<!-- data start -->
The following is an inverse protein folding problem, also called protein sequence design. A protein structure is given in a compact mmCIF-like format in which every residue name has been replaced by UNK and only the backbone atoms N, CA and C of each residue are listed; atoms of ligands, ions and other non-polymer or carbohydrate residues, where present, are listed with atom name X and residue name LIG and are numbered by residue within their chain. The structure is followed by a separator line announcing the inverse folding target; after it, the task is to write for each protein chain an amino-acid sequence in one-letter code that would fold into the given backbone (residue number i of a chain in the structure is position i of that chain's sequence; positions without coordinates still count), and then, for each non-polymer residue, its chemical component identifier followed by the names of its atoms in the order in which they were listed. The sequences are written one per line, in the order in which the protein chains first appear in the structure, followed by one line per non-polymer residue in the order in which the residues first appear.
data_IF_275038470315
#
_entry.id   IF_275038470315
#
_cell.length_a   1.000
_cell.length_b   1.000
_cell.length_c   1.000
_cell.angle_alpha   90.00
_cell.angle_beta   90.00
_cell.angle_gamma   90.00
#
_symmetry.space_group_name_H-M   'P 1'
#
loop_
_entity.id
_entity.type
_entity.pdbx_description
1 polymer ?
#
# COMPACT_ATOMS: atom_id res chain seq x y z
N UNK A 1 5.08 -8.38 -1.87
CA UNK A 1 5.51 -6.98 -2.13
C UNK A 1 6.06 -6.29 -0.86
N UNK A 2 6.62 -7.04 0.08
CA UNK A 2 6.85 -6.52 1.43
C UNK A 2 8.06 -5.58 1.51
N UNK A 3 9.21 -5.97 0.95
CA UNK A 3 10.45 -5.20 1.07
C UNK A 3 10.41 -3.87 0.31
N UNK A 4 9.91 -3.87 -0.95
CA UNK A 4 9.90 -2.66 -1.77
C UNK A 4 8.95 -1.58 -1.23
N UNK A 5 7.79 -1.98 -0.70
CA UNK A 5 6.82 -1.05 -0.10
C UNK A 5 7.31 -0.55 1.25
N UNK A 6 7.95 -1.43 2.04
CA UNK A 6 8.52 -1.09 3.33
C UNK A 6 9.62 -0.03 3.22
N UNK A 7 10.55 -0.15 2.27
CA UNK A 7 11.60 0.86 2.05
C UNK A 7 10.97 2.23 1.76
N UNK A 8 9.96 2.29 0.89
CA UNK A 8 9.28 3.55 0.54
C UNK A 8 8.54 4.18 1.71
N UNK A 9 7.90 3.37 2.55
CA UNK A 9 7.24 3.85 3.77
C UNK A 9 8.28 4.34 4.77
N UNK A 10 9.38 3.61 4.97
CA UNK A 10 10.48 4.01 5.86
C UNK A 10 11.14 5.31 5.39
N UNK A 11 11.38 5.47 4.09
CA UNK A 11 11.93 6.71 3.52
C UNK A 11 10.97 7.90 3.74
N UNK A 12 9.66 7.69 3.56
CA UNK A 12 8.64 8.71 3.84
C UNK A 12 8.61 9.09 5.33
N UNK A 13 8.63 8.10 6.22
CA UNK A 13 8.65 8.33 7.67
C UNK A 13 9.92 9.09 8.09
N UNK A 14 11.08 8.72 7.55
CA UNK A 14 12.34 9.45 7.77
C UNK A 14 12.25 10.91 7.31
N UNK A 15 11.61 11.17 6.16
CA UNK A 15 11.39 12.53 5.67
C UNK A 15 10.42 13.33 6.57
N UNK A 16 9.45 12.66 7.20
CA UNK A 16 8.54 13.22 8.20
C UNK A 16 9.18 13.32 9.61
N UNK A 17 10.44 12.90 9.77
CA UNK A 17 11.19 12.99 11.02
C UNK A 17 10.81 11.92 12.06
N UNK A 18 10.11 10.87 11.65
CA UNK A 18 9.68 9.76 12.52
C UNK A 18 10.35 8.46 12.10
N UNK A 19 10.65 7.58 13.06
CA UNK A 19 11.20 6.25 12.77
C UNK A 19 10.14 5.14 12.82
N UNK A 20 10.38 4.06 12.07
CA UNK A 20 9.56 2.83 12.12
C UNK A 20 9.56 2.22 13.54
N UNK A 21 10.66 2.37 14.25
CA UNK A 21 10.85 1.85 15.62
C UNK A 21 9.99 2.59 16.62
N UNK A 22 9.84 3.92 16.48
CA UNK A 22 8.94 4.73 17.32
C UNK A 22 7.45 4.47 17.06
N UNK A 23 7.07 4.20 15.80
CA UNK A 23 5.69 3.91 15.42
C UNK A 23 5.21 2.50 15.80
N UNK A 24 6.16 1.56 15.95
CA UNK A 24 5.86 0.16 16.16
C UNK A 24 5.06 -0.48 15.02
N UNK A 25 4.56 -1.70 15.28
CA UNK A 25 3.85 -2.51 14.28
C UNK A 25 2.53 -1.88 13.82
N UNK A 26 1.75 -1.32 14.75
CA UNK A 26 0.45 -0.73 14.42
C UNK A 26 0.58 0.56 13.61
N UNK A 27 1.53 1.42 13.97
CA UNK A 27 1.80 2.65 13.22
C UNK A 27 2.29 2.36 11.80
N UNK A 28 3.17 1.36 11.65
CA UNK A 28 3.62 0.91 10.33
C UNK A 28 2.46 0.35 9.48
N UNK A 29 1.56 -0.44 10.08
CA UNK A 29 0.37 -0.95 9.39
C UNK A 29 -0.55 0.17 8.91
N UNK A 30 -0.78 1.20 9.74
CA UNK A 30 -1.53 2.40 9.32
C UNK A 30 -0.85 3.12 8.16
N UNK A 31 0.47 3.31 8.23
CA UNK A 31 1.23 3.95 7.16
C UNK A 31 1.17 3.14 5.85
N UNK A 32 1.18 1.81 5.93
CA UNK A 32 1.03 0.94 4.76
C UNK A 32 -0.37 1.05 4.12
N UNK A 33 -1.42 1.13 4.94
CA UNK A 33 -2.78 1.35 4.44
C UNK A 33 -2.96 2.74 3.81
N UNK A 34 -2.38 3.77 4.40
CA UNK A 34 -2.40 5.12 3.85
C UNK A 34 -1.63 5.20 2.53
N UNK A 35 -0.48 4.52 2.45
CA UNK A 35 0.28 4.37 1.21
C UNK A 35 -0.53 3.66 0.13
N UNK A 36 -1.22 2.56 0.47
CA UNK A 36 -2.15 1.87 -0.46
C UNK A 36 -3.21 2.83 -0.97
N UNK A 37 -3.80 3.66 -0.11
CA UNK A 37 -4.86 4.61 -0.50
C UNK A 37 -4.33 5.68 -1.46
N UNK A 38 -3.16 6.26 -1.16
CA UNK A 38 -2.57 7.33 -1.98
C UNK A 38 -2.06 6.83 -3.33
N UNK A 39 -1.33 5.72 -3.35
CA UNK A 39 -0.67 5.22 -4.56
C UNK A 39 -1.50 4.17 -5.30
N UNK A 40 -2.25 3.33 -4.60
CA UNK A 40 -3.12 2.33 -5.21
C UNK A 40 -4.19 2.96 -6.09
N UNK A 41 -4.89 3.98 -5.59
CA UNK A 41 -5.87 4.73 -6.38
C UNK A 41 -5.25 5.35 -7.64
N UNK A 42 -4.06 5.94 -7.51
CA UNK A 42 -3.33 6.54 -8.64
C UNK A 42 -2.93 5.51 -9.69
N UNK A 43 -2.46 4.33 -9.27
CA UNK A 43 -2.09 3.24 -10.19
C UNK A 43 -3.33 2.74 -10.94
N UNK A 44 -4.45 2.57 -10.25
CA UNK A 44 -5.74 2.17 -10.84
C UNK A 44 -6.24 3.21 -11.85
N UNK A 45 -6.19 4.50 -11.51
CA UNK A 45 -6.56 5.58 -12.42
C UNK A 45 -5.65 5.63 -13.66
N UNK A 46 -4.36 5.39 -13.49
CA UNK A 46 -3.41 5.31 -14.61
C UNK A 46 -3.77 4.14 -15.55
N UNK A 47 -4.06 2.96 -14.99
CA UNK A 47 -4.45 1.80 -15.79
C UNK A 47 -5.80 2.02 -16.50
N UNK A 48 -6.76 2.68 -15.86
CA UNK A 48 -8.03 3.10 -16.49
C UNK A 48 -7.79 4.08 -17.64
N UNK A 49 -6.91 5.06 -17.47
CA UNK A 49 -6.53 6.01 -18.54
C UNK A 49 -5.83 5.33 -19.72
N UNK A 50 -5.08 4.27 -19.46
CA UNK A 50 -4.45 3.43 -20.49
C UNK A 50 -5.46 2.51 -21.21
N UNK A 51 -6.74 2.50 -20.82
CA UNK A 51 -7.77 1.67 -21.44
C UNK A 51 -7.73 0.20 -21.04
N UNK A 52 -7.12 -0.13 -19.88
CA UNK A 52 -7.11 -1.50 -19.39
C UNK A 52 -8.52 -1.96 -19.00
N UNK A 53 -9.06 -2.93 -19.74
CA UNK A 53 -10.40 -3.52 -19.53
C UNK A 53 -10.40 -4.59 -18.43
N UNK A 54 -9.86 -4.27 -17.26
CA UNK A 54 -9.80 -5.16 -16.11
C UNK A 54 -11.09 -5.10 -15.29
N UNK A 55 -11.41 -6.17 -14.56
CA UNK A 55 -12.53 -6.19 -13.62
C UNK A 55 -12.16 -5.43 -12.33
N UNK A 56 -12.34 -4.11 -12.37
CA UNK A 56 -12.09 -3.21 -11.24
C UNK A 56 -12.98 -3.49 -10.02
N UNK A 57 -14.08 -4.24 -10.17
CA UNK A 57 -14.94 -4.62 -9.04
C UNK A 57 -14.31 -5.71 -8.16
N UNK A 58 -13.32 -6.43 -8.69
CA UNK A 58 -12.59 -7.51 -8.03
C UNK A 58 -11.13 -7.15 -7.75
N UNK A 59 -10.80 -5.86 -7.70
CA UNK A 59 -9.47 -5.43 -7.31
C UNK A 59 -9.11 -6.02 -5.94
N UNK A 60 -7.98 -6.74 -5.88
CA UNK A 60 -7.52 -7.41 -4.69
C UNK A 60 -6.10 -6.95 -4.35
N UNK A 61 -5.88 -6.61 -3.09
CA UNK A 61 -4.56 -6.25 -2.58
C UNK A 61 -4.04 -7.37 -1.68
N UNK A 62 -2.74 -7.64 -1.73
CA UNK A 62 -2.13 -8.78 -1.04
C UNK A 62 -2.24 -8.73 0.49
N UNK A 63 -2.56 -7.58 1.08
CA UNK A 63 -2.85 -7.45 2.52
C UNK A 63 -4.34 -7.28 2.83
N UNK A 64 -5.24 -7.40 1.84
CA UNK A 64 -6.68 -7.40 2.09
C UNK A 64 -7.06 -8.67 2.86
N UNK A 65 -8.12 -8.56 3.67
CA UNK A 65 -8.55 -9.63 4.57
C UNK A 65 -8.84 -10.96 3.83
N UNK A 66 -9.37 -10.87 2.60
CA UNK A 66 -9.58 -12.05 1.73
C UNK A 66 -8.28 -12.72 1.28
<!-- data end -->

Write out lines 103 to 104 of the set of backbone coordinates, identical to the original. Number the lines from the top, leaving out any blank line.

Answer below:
N UNK A 28 3.17 1.36 11.65
CA UNK A 28 3.62 0.91 10.33